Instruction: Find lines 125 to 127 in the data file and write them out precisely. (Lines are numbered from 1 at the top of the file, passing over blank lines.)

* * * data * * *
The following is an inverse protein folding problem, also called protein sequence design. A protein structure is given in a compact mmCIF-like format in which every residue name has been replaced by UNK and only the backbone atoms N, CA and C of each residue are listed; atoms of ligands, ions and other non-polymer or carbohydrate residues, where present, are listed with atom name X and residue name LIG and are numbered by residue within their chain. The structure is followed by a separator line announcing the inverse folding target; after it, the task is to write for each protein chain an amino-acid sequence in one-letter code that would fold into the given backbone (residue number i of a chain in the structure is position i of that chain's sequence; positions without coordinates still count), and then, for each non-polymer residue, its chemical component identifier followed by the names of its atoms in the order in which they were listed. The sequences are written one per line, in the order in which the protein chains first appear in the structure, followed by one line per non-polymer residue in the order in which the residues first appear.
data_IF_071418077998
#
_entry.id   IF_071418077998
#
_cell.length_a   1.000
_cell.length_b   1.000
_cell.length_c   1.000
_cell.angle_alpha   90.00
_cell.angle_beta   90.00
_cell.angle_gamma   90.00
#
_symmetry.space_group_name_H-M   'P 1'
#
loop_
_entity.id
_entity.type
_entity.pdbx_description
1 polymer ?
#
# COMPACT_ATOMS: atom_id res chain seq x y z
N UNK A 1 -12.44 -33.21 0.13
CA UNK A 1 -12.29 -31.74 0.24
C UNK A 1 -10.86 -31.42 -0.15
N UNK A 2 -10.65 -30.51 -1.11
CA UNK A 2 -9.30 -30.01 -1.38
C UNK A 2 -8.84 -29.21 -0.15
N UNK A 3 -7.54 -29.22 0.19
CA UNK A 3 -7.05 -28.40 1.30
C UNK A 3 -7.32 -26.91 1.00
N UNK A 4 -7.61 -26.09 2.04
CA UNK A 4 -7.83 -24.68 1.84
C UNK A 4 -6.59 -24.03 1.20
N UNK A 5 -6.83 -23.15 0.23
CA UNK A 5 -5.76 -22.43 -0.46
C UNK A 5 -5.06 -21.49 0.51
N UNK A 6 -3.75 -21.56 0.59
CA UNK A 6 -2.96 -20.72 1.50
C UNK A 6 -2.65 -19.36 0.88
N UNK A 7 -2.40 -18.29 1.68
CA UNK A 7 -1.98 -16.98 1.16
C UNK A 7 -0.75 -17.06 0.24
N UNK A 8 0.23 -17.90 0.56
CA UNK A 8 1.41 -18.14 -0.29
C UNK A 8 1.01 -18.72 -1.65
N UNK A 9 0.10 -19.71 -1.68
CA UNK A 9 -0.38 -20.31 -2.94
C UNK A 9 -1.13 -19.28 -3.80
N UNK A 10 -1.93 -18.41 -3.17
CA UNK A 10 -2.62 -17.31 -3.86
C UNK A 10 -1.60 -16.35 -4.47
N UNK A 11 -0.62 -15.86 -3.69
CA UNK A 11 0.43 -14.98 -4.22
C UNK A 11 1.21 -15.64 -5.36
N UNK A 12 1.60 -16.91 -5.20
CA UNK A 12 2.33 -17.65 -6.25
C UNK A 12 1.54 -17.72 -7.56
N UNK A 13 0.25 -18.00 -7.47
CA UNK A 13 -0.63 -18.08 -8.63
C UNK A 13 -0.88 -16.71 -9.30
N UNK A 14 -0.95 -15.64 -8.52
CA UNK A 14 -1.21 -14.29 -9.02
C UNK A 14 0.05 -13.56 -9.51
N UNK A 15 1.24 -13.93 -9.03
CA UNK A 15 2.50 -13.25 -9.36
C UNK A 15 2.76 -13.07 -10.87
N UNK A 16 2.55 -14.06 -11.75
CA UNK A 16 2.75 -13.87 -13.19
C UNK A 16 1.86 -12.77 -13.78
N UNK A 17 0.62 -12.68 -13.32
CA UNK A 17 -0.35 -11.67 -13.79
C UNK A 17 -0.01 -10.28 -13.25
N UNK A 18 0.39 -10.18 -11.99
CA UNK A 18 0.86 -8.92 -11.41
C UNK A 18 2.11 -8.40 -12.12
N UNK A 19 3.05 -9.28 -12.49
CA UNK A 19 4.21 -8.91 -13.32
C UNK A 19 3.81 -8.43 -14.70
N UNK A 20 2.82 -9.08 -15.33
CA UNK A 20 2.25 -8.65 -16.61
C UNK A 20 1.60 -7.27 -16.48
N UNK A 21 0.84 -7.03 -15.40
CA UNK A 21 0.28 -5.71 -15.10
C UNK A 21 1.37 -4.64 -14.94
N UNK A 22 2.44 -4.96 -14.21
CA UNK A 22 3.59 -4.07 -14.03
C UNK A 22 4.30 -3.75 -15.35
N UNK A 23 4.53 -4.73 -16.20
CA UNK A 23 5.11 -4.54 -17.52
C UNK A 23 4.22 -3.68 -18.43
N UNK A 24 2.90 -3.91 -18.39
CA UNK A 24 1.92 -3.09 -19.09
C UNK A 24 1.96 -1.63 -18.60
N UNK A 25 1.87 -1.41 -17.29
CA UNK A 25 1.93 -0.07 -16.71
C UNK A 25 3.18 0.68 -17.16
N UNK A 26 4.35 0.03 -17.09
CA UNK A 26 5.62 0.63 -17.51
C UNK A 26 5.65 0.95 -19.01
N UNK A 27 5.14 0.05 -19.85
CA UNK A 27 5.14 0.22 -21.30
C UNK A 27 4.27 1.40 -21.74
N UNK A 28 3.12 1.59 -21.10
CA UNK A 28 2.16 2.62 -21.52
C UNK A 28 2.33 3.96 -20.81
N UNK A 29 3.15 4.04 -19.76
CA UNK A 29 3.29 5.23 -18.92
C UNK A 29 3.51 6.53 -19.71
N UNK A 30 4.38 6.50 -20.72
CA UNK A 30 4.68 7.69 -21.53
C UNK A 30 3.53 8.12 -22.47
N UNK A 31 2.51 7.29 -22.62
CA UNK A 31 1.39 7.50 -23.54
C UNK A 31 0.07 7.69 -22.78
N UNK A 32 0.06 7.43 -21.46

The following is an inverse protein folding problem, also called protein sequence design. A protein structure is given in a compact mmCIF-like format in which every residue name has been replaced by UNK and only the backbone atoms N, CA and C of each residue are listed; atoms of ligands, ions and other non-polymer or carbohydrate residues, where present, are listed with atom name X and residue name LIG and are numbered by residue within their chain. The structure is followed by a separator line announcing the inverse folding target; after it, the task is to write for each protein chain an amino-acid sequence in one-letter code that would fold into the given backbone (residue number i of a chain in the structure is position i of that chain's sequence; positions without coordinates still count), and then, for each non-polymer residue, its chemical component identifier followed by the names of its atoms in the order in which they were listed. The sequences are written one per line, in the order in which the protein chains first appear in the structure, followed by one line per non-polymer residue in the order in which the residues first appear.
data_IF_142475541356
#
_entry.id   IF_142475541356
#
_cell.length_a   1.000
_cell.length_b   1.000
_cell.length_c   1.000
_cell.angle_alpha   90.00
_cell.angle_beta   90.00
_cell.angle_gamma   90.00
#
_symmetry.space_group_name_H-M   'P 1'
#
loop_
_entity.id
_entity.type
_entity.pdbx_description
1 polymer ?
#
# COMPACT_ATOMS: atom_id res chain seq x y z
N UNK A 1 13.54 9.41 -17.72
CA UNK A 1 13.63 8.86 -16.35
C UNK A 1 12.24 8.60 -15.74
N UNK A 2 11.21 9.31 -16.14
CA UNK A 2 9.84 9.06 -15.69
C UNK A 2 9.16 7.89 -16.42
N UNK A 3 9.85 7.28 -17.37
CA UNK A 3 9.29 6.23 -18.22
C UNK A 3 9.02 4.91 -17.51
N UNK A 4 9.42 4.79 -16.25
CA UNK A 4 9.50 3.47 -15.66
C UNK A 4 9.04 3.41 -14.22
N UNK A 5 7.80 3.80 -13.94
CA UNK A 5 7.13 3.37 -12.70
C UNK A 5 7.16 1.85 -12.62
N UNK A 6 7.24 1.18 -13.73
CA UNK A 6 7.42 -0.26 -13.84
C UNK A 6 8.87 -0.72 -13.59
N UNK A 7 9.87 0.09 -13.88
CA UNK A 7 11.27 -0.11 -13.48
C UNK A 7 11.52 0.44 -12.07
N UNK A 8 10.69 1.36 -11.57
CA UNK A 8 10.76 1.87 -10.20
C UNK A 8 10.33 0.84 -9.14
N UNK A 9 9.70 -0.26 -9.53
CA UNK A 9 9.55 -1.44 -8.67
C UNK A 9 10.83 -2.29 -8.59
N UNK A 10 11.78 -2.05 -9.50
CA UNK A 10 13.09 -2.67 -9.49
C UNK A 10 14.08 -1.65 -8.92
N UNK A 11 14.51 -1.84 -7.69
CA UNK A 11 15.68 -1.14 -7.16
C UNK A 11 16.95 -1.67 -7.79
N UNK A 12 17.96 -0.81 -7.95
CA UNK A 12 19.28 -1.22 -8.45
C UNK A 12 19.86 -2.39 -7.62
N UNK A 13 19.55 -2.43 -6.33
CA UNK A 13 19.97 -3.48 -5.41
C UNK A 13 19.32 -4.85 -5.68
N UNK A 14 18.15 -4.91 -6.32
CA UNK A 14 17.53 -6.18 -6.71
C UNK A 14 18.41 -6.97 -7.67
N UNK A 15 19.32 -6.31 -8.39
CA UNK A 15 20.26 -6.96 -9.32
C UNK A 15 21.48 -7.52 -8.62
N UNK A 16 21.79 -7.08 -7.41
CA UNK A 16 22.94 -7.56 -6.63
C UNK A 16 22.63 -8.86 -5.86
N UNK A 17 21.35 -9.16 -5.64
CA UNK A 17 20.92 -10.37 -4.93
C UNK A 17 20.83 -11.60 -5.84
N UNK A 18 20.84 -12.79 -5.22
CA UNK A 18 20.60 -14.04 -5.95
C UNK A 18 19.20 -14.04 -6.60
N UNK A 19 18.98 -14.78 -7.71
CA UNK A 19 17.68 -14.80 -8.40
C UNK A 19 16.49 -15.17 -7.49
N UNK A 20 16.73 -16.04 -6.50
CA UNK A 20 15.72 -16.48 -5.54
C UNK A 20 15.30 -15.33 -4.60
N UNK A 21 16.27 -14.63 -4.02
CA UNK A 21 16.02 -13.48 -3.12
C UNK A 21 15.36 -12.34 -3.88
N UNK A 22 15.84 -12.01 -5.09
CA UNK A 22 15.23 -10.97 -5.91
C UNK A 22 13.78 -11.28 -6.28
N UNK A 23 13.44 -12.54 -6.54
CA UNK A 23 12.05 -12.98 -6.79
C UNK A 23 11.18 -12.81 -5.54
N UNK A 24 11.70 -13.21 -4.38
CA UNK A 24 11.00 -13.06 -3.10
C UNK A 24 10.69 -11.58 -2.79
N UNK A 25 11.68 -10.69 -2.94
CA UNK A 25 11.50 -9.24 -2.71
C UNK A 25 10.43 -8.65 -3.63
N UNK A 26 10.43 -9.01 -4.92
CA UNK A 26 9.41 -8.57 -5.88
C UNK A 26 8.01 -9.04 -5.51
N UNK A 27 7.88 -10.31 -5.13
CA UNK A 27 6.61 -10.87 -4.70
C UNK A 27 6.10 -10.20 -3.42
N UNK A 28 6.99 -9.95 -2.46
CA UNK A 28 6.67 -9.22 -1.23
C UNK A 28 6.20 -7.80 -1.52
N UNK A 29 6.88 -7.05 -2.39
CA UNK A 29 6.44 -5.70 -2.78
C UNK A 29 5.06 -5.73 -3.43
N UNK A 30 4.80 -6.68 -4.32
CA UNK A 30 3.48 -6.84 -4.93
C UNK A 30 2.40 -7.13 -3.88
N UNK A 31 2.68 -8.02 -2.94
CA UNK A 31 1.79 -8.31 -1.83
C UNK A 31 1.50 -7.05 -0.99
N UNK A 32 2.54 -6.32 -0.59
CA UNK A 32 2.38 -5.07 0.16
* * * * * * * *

_cell.angle_beta   90.00
_cell.angle_gamma   90.00
#